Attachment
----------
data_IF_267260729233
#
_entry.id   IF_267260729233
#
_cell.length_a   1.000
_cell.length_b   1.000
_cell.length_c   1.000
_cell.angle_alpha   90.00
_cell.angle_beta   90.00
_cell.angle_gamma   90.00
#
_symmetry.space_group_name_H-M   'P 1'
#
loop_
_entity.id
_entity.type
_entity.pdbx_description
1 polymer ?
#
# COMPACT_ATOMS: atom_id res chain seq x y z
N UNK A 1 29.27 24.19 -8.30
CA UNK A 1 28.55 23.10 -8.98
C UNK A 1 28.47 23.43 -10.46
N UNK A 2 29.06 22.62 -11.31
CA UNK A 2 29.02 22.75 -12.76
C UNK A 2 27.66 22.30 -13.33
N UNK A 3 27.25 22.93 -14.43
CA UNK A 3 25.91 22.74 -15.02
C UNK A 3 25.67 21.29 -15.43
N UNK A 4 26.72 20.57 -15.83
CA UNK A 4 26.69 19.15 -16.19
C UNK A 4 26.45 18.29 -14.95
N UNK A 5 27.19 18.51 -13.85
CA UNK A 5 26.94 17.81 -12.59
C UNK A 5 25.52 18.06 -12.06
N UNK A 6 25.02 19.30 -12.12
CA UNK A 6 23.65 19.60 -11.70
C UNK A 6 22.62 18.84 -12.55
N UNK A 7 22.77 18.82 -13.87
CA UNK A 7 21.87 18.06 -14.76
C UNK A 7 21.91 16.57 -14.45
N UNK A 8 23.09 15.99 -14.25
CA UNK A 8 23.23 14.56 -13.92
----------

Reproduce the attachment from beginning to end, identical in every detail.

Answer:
data_IF_267260729233
#
_entry.id   IF_267260729233
#
_cell.length_a   1.000
_cell.length_b   1.000
_cell.length_c   1.000
_cell.angle_alpha   90.00
_cell.angle_beta   90.00
_cell.angle_gamma   90.00
#
_symmetry.space_group_name_H-M   'P 1'
#
loop_
_entity.id
_entity.type
_entity.pdbx_description
1 polymer ?
#
# COMPACT_ATOMS: atom_id res chain seq x y z
N UNK A 1 29.27 24.19 -8.30
CA UNK A 1 28.55 23.10 -8.98
C UNK A 1 28.47 23.43 -10.46
N UNK A 2 29.06 22.62 -11.31
CA UNK A 2 29.02 22.75 -12.76
C UNK A 2 27.66 22.30 -13.33
N UNK A 3 27.25 22.93 -14.43
CA UNK A 3 25.91 22.74 -15.02
C UNK A 3 25.67 21.29 -15.43
N UNK A 4 26.72 20.57 -15.83
CA UNK A 4 26.69 19.15 -16.19
C UNK A 4 26.45 18.29 -14.95
N UNK A 5 27.19 18.51 -13.85
CA UNK A 5 26.94 17.81 -12.59
C UNK A 5 25.52 18.06 -12.06
N UNK A 6 25.02 19.30 -12.12
CA UNK A 6 23.65 19.60 -11.70
C UNK A 6 22.62 18.84 -12.55
N UNK A 7 22.77 18.82 -13.87
CA UNK A 7 21.87 18.06 -14.76
C UNK A 7 21.91 16.57 -14.45
N UNK A 8 23.09 15.99 -14.25
CA UNK A 8 23.23 14.56 -13.92